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Identifying the number of people with deafblindness and age-related dual sensory loss (DSL) is a vital step to promote awareness of how to support and empower people who are deafblind around the world and in Canada. It is equally as important to recognize individuals who are deafblind for their unique abilities, and provide professional services to integrate and fully include them as members of their local, national, and global communities.

According to the World Federation of the Deafblind’s At Risk of Exclusion from CRPD and SDG’s implementation: Inequality and Persons with Deafblindness publication in September 2018, between 0.2% and 2% of the world’s population is deafblind. While individuals who are deafblind represent a small segment of the global population, they are likely to face challenges finding and obtaining appropriate professional supports. As a result, they are often excluded from development and support programmes.

In Canada, the estimated (lowest) number of individuals with deafblindness in Canada is 368,412 (1% of total population) with Ontario having 40% of the total at 147,736 (1%); these figures, taken from a recent paper from DeafBlind Ontario Services, align with the average range of people who are deafblind across the world. Canadians who are deafblind also have inconsistent access to supports and services across the country. Each province or territory has a varying degree of funding available to provide unique and specialized services for persons who are deafblind.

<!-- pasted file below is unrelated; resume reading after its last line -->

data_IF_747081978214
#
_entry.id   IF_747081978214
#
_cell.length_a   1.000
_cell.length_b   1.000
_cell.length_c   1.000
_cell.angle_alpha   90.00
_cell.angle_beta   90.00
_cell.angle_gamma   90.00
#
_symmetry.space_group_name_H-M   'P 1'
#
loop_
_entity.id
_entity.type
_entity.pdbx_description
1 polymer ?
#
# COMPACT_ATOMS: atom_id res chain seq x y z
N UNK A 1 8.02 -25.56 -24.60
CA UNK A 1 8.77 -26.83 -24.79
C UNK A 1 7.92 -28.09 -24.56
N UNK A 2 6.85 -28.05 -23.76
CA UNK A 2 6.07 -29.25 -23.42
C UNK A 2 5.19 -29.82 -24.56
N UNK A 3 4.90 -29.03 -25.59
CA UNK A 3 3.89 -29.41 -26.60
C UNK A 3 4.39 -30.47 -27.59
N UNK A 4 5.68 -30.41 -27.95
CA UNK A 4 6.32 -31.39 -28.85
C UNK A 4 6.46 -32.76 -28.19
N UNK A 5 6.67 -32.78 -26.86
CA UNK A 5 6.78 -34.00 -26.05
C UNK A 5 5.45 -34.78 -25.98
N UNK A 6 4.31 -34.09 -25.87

The five subsections in this report will follow the WFDB report’s structure and goals. Each section will:

  • Identify trends for individuals who are deafblind around the world and in Canada
  • Focus on five specific areas of life (political participation, social engagement, life as a senior, economic requirements and overall health), globally and nationally
  • Examine the global and national trends and identify challenges
  • Present the WFDB’s global recommendations to improve the overall quality of life in each of these areas of life

While the recent progress and successes made on global and national fronts in political, social, senior, poverty, and overall health for individuals who are deafblind are worthy of commendation and acknowledgment, an important message is that individuals who are deafblind struggle to secure professional supports to fully engage in these areas of life.

In addition to the more specific recommendations related to political, social, older individuals (i.e. seniors), poverty, and health, the WFDB also provided the following pre-conditions for inclusion:

  • Universal and national recognition of deafblindness as a distinct disability in law and practice
  • Development, in consultation with persons with deafblindness and their organisations, of required support and deafblind interpretation services, in particular interpreter-guides, and adequate public funding to ensure support in education, work and community life
  • Ensure that organisations for persons with deafblindness are considered as a distinct disability group and are included as such in all consultation with persons with disabilities
  • Involve persons with deafblindness and their organisations in awareness raising and inclusion-related programmes, serving as role models, mentors and peer support
  • Adopt, in consultation with persons with deafblindness and their organisations, a consistent definition and measurement of deafblindness, and collect, disaggregate and analyse data, to assess and monitor the situation of persons with deafblindness, including relevant analyses of national datasets using the Washington Group Short Set questions or other methods
  • Conduct additional research on the issues facing persons with deafblindness, including health status and access to healthcare, social participation and wellbeing, quality of work and education, causes, and age of onset. Undertake impact evaluations of interventions designed to improve inclusion

Working to achieve these recommendations will enhance the quality of life for individuals who are deafblind around the world and across Canada.

To read the full report, click here.

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